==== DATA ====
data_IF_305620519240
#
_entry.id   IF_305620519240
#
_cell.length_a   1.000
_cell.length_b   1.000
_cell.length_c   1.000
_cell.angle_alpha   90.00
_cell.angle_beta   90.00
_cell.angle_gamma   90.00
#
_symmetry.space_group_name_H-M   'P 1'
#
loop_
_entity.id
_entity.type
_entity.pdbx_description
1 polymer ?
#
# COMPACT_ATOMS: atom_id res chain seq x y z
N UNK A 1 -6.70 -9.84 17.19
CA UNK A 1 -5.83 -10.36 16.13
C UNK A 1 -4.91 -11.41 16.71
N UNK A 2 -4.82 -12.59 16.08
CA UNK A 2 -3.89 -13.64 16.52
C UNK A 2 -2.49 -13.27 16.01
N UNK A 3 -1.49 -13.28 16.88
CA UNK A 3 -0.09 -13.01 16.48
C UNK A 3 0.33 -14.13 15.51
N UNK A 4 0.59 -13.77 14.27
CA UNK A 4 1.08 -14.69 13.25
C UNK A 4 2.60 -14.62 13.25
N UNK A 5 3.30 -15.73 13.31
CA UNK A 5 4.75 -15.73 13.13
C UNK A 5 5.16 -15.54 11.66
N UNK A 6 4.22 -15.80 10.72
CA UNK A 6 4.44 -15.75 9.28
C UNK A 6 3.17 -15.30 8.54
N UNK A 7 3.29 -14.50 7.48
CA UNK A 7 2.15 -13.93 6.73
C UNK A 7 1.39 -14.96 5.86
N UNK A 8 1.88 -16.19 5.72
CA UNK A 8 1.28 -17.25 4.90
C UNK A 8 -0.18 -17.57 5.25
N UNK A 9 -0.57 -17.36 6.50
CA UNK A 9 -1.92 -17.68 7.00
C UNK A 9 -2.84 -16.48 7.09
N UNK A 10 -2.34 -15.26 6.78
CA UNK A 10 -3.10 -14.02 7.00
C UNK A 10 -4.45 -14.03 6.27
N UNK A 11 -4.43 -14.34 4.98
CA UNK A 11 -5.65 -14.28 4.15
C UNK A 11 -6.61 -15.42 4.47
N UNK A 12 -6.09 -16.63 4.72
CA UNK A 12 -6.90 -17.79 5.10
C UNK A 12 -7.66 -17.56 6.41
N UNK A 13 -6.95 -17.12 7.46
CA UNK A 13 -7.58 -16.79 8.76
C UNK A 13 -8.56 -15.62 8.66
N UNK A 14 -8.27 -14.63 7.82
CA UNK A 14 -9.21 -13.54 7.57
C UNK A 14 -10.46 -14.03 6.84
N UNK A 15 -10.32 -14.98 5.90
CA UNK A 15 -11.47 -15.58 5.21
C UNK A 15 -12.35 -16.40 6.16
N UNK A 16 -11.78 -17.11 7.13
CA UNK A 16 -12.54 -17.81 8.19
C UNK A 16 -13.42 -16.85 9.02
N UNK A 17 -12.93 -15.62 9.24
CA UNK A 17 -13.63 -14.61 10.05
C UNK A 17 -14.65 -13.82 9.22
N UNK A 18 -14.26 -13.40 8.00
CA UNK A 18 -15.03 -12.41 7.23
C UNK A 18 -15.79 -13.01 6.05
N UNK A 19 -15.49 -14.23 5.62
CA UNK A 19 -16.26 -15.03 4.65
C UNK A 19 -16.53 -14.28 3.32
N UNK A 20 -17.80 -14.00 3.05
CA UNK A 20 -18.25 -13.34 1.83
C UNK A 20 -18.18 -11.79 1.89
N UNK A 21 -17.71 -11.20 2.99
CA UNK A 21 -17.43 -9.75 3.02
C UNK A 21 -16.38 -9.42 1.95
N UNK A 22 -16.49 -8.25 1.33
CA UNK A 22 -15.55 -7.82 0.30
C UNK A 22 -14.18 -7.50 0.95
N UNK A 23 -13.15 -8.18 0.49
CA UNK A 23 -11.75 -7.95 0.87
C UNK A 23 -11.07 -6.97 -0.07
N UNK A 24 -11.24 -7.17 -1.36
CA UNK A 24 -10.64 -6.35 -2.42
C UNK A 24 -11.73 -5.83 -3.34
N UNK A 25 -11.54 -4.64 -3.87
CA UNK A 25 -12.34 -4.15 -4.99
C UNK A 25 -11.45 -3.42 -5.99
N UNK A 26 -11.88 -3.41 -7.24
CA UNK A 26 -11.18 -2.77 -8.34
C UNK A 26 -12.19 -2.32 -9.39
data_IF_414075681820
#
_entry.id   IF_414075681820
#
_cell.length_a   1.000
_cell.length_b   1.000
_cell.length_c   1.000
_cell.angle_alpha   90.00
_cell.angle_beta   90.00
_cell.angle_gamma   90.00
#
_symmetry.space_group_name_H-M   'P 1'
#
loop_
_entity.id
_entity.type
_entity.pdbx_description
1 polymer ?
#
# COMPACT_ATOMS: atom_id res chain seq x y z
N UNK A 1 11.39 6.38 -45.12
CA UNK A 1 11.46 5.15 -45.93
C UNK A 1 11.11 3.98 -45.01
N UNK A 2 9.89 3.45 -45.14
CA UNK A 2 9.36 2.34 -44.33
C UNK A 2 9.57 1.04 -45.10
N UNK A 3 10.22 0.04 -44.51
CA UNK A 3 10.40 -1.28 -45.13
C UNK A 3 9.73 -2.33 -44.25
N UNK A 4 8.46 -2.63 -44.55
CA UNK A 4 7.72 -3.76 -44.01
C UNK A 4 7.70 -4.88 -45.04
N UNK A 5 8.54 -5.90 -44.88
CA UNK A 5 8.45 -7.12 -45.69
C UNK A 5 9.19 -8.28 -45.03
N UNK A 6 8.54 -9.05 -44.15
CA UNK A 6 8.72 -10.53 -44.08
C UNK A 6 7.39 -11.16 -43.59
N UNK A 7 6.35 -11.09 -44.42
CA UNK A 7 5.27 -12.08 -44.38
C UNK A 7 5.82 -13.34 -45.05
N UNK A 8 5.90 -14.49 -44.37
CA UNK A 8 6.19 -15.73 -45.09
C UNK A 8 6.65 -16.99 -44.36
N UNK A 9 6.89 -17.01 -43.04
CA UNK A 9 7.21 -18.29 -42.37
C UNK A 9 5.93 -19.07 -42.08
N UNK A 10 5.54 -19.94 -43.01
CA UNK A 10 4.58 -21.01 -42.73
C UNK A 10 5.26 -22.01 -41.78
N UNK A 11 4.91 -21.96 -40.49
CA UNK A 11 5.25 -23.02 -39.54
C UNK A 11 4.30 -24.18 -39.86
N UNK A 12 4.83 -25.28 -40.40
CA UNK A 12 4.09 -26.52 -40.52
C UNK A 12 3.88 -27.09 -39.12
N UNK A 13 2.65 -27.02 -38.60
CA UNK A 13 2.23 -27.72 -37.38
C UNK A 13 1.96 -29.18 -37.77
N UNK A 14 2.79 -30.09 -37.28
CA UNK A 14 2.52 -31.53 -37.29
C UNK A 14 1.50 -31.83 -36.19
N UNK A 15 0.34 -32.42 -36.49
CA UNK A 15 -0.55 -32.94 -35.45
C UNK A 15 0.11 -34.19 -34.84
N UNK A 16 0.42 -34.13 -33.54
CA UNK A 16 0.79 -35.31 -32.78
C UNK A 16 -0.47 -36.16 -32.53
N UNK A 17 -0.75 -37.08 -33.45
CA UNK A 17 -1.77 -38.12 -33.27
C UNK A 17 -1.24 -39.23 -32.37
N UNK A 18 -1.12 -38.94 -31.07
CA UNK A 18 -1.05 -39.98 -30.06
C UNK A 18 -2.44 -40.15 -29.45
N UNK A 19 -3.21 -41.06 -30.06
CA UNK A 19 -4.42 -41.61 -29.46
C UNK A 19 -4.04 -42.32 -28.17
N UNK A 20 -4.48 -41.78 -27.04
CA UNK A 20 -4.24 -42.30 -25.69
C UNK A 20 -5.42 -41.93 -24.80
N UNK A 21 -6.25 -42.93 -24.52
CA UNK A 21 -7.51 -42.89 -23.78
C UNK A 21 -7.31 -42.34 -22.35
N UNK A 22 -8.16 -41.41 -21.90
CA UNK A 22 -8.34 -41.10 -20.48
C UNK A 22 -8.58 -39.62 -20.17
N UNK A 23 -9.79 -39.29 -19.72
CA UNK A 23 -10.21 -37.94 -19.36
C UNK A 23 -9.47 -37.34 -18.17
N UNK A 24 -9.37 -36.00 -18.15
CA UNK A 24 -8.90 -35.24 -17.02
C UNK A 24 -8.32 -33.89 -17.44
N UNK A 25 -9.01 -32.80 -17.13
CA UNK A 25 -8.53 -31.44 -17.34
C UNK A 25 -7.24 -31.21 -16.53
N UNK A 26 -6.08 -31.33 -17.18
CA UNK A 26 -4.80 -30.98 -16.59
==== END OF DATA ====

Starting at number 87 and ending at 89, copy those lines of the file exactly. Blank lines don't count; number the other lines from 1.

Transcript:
N UNK A 23 -13.15 -8.18 0.49
CA UNK A 23 -11.75 -7.95 0.87
C UNK A 23 -11.07 -6.97 -0.07